By Ameera Steward
The Birmingham Times
Welcome to Third Thursdays! This series—published in the Birmingham Times on the third Thursday of every month—highlights area citizens who overcome odds to make a difference in their own lives or those who make a difference in the lives of others.
Nothing can stop Karneshia Patton from accomplishing anything she’s ever wanted. The 28-year-old was born with spina bifida, a birth defect that occurs when the spine and spinal cord don’t form properly, which left her paralyzed from the waist down. Nonetheless, Patton, who’s been in a wheelchair since age 3, has steadily built an impressive resume across several fields.
“I have always been a fast learner,” said Patton. “I just try to live every day to the best of my ability.”
Patton, who has a bachelor’s degree in nutrition from the University of Mississippi, works as a full-time nail technician, model, freelance journalist for I-Push magazine, and a lifestyle influencer. She even tried out for her high school tennis team and plays basketball for the Lakeshore Foundation and the Rolling Hornets of North Carolina.
As her resume shows, Patton is fiercely independent.
“Working for someone else is not my thing,” she said. “As far as the fashion industry, that’s still kind of working for yourself if you think about it. As far as clocking in everyday, that’s not my life.”
During Magic City Fashion Week (MCFW) held in Birmingham in October, Patton modeled in shows for local designers Derek DeAndre, Daniel Grier, and Garland Jackson—but these were not her first runway appearances.
Patton started modeling around 2015. Her first fashion show was for Jet Miller, who has a movement called Living Out a Dream (LOAD). Patton said she had just taken a few pictures and assumed Miller knew she was trying to become a model because he asked her to be in his show. Since then, she’s has appeared in five fashion shows and continues to seek other modeling opportunities.
“I would love to do more [editorial pictures for publications], but I do love the experience of fashion shows,” Patton said. “Print modeling is something I’m interested in.”
Changed for the Better
Patton, from Senatobia, Miss., never felt different until middle school, when children began to bully her, which affected her self-esteem until she from graduated high school. Still, that did not stop her from trying out for her middle school tennis team.
“Tennis was the first sport I was introduced to; I took wheelchair tennis lessons as a child for a while. In junior high I decided to try out for my school’s tennis team, and they wouldn’t let me try out. They said I would be a hazard to other players,” said Patton, who also was interested in basketball but couldn’t play until high school, when a team in Memphis, Tenn., started a junior league.
Patton blossomed in college: “I discovered who I really was and that I was way more than my disability. I think it changed me for the better in the long run.”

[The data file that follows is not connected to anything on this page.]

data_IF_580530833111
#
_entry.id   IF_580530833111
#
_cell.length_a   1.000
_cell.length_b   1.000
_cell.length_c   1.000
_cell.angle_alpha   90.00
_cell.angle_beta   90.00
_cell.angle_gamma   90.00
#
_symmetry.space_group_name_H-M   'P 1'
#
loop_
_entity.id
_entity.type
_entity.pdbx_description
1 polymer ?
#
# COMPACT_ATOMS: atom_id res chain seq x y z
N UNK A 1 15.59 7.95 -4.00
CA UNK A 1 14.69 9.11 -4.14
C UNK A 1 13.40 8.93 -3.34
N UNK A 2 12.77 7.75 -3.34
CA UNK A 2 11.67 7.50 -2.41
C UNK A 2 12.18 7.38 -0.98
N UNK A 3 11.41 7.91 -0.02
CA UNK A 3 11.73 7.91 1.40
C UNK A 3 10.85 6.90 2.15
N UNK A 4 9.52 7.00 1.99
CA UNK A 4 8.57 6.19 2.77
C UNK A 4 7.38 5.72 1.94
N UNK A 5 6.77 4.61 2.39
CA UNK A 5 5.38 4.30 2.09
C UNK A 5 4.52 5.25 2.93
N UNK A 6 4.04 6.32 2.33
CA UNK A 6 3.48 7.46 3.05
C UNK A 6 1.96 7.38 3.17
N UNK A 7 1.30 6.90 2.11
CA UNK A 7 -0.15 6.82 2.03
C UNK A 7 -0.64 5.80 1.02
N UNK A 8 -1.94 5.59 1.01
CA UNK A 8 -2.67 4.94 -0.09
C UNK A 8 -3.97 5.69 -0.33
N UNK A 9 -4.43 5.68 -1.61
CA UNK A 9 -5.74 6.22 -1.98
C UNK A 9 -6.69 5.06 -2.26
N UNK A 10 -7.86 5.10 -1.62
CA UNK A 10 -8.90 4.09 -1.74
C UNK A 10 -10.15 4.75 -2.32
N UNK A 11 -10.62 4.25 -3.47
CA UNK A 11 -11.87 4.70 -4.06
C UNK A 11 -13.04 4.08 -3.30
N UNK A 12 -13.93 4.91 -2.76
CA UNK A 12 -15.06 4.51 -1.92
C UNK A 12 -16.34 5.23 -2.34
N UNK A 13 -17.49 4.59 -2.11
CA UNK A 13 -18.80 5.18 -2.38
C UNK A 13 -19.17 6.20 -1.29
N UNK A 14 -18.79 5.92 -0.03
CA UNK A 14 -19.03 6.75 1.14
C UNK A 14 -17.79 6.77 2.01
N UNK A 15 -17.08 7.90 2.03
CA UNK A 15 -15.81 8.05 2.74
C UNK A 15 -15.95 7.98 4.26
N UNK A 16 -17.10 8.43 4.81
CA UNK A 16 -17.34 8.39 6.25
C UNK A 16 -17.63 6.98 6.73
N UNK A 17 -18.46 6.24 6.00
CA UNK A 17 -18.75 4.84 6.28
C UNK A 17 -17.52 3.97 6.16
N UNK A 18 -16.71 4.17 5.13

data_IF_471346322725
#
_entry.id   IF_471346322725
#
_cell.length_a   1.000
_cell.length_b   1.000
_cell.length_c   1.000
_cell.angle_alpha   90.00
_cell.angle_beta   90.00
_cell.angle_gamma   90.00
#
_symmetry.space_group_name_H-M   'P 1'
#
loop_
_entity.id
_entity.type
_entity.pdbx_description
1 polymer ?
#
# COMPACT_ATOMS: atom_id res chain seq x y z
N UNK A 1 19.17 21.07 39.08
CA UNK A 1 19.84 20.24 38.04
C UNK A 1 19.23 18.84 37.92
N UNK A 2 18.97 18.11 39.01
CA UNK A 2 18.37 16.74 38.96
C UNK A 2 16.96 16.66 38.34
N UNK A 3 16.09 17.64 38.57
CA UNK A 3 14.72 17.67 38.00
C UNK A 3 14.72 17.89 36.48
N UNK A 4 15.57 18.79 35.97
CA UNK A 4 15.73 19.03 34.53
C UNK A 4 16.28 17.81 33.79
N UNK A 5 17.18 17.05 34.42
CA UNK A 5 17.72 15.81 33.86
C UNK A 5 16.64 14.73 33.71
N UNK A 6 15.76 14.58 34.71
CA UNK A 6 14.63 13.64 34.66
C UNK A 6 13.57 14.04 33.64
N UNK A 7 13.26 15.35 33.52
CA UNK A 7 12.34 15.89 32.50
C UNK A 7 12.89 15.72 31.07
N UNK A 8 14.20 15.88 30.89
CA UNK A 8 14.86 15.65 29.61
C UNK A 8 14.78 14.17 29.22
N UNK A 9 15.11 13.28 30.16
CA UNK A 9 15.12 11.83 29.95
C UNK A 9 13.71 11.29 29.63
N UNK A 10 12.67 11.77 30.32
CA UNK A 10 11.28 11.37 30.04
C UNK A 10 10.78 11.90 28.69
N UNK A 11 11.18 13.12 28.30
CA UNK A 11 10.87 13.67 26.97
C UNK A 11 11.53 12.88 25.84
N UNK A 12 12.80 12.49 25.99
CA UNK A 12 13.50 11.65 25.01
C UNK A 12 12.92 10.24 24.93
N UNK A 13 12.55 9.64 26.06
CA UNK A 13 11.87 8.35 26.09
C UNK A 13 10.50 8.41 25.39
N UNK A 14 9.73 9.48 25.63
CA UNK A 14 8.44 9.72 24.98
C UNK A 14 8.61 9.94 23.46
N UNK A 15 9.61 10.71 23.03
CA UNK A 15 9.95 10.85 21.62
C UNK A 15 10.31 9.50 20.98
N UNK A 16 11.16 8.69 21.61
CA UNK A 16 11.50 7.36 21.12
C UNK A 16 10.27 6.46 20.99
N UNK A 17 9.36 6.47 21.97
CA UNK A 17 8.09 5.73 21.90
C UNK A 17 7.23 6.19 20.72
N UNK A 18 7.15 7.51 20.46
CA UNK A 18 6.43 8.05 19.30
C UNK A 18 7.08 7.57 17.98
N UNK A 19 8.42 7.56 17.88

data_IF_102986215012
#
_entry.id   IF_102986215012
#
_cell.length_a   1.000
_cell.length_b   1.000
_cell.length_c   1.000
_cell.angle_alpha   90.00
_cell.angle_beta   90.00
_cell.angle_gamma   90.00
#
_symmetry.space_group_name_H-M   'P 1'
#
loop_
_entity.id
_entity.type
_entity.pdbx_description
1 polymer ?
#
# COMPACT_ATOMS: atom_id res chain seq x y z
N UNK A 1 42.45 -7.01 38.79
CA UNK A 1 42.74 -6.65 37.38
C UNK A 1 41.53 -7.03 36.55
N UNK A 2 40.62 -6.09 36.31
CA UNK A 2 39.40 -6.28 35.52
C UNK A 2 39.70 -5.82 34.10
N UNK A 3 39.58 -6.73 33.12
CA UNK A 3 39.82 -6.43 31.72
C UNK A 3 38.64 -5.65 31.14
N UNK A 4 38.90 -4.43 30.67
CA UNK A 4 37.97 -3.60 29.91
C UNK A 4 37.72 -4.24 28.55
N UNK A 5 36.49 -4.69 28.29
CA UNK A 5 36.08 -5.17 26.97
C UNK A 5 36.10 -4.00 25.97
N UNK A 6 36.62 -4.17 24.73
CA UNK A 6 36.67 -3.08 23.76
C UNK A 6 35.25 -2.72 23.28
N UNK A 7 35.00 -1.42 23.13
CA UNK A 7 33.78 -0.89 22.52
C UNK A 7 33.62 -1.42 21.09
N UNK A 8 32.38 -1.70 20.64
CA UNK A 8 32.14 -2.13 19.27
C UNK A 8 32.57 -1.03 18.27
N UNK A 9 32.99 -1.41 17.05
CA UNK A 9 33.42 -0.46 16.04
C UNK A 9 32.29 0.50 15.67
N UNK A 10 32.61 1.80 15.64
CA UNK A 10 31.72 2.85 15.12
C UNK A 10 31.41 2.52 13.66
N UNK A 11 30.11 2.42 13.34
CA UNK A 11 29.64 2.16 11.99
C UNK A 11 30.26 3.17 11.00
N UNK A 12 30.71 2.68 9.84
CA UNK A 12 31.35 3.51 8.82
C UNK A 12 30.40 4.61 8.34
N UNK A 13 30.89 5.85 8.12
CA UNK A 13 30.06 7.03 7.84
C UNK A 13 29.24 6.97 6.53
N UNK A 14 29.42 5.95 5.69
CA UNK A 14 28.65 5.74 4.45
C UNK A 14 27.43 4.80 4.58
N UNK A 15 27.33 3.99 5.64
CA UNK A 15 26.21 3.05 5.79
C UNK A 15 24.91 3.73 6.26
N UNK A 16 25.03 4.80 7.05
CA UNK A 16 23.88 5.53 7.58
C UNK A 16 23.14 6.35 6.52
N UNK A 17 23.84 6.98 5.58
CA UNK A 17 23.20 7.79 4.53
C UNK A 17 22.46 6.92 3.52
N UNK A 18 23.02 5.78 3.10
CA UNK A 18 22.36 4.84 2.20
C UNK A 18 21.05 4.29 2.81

She attended the University of Mississippi, where she earned a Bachelor of Science degree in nutrition. Then she moved to Birmingham and attended Samford University, where she pursued a Bachelor of Science degree in nursing. Patton always wanted to be in the health care field as a nurse, but she eventually realized that wasn’t for her and decided to work on her own.
Working on her own meant picking up several side hustles and activities, including becoming a full-time nail technician. Patton met Ebony Smith, owner of FingerPaints Nail Studio in Ensley, who encouraged her to go to nail school and get certified. Patton attended the School of Nail Technology in Birmingham and finished in 10 months, graduating in June 2017.
“[Smith] assured me that I would have a job upon completion. She stayed true to her word, and I worked with her at FingerPaints Nail Studio,” Patton said. “It was a great learning experience. I not only developed my skills but also learned the foundation of running a business, as well. She will forever be one of my mentors.”
During MCFW, Patton did nails for the women of Birmingham’s LoveLady Center, which “empowers women, through faith-based initiatives, so they can return to society as well-equipped women of God,” according to its mission statement online at www.loveladycenter.org.
“When I originally started doing nails, I said I wanted to do stuff like that, to give back,” said Patton. “I did do a once-a-month kind of thing, and I don’t know why I stopped, but the [MCFW] event inspired me to get back into it.”
Patton didn’t have family or “word of mouth” to promote her nail business, which started from going to nail school where she picked up a few clients.
“I encourage investing in yourself because your business will grow faster than you think if you start investing in yourself,” she said. “If you’re not prepared, it won’t grow.”
Play to Win
Outside of her entrepreneurial endeavors, this is Patton’s fourth year playing basketball for Birmingham’s Lakeshore Foundation; she also plays three times a year for the Rolling Hornets of North Carolina. Like everything she does, Patton plays to win. In fact, she said her wheelchair has become a source of power.
“I definitely had to grow up fast especially to be taken seriously by people,” she said. “On top of having a disability, I’m also small and black, so people would try to downplay my intelligence. Maturity had to come from my experiences.”
Patton deals with a lot from people questioning her abilities, but she never lets it get to her.
“Looking forward to what’s next keeps me motivated,” she said. “Knowing that I have family and friends behind me 100 percent supporting me and knowing that I’ll win is the best feeling in the world.”